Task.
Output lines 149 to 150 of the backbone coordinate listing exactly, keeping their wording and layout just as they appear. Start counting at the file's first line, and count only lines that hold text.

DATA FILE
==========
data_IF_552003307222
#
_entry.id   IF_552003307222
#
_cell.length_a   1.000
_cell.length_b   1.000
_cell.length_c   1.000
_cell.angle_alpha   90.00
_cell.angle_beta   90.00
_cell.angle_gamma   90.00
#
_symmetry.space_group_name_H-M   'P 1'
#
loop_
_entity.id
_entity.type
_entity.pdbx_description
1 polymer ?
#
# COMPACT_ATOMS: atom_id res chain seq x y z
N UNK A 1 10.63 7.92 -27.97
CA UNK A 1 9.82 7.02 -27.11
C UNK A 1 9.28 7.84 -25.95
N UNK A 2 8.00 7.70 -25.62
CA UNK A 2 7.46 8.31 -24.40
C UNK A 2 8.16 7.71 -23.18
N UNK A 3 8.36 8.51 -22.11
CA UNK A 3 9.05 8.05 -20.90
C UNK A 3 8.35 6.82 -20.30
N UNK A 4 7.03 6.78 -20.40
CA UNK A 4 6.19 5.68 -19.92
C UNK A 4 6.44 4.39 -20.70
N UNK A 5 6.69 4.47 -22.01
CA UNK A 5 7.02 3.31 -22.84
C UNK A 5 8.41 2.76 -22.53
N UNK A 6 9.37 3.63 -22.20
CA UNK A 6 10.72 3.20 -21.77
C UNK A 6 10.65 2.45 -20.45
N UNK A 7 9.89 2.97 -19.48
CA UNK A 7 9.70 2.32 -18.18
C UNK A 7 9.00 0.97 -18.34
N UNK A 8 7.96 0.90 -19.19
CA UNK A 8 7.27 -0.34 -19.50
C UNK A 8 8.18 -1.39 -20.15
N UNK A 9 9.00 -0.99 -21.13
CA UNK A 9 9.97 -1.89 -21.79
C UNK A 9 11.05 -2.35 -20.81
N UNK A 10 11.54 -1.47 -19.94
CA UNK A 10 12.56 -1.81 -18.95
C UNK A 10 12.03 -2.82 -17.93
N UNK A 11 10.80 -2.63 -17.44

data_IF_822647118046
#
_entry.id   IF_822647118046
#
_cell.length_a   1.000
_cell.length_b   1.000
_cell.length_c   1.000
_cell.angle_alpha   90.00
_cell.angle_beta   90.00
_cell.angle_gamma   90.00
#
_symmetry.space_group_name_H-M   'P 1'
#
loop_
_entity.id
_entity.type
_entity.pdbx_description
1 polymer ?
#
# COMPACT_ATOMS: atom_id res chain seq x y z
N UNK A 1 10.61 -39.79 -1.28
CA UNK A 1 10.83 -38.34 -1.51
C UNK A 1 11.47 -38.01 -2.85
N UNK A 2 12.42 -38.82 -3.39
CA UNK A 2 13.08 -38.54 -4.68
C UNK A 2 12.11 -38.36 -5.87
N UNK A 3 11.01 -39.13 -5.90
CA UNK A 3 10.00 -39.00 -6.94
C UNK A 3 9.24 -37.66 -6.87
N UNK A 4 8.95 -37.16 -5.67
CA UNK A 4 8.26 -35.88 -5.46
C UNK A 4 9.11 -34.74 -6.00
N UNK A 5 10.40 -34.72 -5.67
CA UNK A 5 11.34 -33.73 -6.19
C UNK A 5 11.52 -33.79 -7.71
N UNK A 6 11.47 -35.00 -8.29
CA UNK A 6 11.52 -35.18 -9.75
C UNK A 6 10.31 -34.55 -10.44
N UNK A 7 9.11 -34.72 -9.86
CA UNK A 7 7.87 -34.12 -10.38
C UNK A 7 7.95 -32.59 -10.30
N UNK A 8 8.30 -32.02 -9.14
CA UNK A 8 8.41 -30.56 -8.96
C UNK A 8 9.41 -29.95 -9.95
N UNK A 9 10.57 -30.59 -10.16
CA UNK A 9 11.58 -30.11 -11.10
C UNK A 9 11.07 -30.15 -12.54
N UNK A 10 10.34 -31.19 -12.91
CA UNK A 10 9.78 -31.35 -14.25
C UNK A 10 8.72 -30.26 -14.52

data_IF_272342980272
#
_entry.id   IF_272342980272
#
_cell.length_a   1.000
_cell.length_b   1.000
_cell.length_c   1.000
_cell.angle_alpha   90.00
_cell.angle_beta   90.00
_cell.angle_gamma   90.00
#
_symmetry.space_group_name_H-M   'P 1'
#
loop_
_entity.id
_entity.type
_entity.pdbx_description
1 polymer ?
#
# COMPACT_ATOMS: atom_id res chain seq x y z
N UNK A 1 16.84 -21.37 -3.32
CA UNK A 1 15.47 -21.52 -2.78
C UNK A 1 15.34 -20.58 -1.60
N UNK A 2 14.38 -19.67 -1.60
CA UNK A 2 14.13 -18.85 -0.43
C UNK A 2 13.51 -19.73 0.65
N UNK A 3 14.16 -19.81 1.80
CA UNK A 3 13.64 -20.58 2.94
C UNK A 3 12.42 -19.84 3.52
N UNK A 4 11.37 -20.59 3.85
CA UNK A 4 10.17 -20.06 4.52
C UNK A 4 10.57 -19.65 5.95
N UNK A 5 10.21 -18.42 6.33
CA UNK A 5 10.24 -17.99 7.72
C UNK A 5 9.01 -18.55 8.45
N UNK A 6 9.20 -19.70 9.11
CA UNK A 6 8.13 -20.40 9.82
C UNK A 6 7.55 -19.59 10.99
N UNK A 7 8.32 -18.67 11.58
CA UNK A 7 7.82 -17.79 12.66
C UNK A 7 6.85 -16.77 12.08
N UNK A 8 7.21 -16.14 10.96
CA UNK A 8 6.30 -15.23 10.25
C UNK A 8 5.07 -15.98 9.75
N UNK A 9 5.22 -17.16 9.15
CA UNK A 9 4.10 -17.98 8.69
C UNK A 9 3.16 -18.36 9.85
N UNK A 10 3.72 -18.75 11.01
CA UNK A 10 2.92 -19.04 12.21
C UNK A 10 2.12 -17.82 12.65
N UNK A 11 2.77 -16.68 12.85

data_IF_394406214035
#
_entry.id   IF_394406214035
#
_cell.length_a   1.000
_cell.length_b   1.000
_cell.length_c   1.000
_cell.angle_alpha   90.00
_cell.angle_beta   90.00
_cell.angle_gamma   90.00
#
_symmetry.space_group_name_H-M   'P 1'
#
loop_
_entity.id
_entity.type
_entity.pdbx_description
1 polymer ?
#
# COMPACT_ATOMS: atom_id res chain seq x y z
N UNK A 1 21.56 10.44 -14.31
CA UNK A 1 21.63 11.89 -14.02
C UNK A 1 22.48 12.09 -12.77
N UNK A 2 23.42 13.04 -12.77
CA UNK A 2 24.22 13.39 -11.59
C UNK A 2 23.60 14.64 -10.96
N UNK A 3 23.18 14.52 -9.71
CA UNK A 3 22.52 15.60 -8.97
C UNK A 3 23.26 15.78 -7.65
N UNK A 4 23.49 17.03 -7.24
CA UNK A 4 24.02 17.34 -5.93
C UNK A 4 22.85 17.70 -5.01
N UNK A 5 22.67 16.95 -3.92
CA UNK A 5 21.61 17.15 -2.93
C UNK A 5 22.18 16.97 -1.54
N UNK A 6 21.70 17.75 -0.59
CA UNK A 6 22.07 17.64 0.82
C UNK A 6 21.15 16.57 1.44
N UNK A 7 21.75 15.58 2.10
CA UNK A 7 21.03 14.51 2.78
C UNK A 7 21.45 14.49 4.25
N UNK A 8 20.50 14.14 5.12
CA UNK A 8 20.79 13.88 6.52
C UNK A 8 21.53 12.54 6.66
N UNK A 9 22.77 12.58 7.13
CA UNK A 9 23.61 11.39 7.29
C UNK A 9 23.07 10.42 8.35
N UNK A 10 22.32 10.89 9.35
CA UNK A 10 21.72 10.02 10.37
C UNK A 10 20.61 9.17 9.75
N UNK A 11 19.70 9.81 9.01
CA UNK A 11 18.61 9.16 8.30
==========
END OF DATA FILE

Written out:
N UNK A 10 3.72 -18.75 11.01
CA UNK A 10 2.92 -19.04 12.21